3) Monitor profiles – Tracking brand mentions and managing your online reputation go hand in hand with marketing in this social web world. You should set-up alerts that allow you to easily monitor when a new reviews hits one of these sites. You’ll want to know about any and all reviews so you can reach out and engage a customer that expresses a negative opinion and so that you can reach out and thank a customer that had a great experience. In fact, one part of monitoring is so that you can grab these great reviews and add them to your other marketing efforts. The easiest way to stay on top of the reviews is to grab the RSS feed for your profile and set it up as a Google Alert – then you will get notices when something changes. You can also bookmark all your profiles and scroll through the list each week.

4) Get proactive – What’s that saying, the best defense is a good offense – one way to combat any potential negative is to overwhelm it with positive reviews. In addition, sites like Google Maps seem to be giving higher rankings to local listings with more reviews. So, now’s the time start going after reviews from happy customers in a proactive way. Most of the review sites ban the practice of paying for reviews but there’s certainly nothing to stop you from showing customers that give you compliments, refer others, and keep coming back how to write a review on a review site. You can print up a little tutorial, place positive reviews in the window, mention reviews on your web site and in your newsletter and shower lots of appreciation on those that take the time to write a review. Get creative and I’ll be you can create dozens of positive ratings for your profiles.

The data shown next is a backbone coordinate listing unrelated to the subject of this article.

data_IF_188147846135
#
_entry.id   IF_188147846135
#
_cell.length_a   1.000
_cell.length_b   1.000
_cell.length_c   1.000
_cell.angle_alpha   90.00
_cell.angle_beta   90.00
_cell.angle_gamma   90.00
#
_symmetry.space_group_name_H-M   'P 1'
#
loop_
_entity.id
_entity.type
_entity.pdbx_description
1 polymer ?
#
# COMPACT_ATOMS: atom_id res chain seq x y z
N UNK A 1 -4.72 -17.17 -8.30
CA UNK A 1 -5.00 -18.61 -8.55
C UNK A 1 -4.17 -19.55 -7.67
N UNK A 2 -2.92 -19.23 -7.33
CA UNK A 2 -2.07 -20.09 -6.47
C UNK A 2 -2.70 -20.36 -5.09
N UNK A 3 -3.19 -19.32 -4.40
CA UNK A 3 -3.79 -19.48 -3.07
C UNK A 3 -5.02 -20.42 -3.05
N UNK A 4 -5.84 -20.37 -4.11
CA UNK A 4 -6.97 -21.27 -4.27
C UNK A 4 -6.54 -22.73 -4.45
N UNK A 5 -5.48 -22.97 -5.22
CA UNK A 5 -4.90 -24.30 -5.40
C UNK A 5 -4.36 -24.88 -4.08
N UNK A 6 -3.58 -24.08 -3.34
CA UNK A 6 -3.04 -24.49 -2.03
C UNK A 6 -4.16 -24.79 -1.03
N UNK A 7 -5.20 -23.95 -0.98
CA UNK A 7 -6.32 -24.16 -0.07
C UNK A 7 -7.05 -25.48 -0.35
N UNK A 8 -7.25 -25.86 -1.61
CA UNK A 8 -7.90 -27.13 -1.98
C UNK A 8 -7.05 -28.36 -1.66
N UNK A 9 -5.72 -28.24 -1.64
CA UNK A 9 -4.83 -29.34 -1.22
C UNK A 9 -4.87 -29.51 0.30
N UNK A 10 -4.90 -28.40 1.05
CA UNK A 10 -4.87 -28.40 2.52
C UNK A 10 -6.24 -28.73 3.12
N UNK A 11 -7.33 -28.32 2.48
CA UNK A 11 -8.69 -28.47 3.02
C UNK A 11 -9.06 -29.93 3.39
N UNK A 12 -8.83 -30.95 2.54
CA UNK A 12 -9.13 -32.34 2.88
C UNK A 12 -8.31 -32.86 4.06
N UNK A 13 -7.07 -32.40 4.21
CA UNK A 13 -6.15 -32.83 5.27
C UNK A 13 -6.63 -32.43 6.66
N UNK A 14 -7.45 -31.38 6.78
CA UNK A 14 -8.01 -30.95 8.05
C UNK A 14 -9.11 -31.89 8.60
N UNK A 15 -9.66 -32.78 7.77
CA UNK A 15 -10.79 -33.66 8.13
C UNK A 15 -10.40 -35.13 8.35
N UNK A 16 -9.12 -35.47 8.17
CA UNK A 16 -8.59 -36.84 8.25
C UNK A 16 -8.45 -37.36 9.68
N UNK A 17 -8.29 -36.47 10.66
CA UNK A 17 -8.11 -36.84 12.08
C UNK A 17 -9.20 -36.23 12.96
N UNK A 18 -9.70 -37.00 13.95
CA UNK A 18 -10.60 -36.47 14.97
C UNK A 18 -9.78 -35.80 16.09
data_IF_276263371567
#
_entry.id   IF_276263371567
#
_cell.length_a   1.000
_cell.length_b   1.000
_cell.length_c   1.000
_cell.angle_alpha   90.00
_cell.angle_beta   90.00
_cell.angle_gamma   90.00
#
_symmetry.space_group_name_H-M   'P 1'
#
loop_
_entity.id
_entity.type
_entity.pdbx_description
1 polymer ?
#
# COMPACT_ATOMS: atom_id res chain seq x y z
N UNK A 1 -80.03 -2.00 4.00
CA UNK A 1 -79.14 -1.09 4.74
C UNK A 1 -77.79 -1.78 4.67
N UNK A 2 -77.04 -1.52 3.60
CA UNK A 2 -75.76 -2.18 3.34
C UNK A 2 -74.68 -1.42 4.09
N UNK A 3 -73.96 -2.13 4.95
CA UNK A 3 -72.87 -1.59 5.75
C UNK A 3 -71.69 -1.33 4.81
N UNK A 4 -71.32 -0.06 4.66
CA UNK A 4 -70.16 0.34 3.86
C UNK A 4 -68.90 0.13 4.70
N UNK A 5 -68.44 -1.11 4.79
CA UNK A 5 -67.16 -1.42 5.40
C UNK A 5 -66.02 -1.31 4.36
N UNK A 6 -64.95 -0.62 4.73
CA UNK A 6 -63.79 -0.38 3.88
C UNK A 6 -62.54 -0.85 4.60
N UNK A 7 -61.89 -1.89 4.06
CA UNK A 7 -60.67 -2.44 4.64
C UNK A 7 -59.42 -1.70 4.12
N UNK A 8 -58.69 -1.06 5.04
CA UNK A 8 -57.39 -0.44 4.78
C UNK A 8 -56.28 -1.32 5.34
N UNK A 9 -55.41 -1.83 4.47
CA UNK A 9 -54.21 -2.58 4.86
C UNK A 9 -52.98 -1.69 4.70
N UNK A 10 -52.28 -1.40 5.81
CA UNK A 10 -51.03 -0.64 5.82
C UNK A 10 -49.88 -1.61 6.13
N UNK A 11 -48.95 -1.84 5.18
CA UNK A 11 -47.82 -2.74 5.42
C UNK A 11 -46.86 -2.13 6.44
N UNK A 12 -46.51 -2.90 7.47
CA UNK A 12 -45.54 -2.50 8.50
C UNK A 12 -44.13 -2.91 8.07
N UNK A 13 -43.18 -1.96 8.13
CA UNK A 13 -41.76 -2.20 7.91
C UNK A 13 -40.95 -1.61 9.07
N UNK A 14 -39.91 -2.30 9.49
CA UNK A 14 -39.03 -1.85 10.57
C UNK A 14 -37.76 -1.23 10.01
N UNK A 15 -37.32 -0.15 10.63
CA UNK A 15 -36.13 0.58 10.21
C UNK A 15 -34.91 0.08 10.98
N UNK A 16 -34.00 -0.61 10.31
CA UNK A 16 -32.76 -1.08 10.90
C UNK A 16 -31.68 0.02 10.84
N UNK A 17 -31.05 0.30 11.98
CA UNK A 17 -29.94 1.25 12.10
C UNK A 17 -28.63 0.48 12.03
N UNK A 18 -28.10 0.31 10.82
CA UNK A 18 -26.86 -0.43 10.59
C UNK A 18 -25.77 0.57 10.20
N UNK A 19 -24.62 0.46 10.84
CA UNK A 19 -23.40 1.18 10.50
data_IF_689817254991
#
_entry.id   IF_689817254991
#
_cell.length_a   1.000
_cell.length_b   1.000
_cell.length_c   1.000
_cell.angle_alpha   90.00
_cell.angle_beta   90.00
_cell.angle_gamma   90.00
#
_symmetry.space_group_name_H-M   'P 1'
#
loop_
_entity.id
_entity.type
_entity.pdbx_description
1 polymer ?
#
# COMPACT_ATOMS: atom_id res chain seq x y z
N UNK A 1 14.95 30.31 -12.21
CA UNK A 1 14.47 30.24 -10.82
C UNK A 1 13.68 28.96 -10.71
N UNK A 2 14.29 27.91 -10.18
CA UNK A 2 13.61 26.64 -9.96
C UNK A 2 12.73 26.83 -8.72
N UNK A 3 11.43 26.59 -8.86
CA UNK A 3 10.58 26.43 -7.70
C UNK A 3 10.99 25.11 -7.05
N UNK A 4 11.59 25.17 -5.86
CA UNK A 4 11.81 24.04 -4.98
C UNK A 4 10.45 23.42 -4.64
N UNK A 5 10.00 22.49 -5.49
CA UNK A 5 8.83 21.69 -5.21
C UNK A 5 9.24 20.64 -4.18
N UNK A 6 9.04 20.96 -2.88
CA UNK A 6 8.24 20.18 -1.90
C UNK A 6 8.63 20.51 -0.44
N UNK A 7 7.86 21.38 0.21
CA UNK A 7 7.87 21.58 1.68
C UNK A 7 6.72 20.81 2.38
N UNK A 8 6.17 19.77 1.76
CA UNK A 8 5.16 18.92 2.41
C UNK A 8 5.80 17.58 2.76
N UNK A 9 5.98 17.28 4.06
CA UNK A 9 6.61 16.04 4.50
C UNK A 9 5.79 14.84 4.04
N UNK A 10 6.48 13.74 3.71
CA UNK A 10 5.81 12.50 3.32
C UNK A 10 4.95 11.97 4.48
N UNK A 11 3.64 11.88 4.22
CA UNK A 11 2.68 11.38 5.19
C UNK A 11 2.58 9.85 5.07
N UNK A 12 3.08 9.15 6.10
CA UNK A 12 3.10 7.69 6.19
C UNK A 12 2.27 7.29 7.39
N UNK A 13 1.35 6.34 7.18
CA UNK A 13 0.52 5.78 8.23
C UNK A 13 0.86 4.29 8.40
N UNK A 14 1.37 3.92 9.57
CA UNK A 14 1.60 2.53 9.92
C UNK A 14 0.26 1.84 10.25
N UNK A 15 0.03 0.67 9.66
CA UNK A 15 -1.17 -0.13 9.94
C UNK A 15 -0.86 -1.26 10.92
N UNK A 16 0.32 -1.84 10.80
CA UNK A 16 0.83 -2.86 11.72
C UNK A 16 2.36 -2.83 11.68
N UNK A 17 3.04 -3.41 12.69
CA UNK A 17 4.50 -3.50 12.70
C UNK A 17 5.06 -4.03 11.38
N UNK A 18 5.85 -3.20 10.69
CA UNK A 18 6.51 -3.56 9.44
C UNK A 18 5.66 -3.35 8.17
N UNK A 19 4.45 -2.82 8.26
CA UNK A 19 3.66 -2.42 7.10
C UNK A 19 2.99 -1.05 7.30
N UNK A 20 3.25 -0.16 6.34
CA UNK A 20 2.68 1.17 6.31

5) Consider advertising – In most cases these review sites live on ad revenue and have created some special privileges for businesses that advertise. I have heard some great results from some businesses using premium services and some not so great from an ROI standpoint. What you need to analyze and test is whether the premium listing, for example Yelp! allows you to pick your best review and run it in the listing that can appear right next to your competitors, is worth it from an overall branding and lead generation stand point.

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  • kateglenn

    commerce is local, be seen and reviewed by those you count on to keep you thriving! Thanks for the tips!

  • http://www.menuism.com/ Justin

    Don't forget about Menuism for restaurant reviews.

    And whatever you do, please don't write a glowing review for your own business. It's amazingly easy to tell it's the business owner and makes the business look even worse.

  • http://www.metropoliscreative.com Michael Flint

    Many companies don't even spend the time to create a decent profile on these sites. You can upload a few photos, add a “special offer”, and link back to your website. Easy – and makes a big difference.